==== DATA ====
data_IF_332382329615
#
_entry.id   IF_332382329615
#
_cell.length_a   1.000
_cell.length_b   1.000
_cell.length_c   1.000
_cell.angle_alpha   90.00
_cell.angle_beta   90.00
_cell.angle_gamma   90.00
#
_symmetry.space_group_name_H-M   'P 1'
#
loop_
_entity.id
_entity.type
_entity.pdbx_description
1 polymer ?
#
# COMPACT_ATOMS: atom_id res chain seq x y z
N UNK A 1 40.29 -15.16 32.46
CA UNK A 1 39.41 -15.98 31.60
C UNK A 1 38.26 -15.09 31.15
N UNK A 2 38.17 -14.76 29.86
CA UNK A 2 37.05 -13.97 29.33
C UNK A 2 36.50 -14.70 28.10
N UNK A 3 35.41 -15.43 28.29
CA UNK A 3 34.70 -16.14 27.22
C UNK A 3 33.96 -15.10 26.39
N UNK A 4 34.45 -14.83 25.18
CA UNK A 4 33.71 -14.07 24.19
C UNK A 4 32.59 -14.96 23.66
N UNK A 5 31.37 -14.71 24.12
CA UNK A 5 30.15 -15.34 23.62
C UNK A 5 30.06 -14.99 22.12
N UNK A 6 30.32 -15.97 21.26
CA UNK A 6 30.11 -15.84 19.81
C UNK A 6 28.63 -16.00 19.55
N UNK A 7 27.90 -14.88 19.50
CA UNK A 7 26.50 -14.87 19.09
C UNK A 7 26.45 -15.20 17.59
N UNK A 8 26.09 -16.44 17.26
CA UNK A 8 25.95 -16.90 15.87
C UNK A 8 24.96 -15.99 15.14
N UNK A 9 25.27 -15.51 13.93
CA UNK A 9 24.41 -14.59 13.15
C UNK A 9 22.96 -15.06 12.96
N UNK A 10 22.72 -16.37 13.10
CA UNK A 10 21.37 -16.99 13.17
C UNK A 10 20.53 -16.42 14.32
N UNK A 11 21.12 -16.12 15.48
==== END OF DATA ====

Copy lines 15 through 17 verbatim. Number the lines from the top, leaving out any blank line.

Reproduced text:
_entity.id
_entity.type
_entity.pdbx_description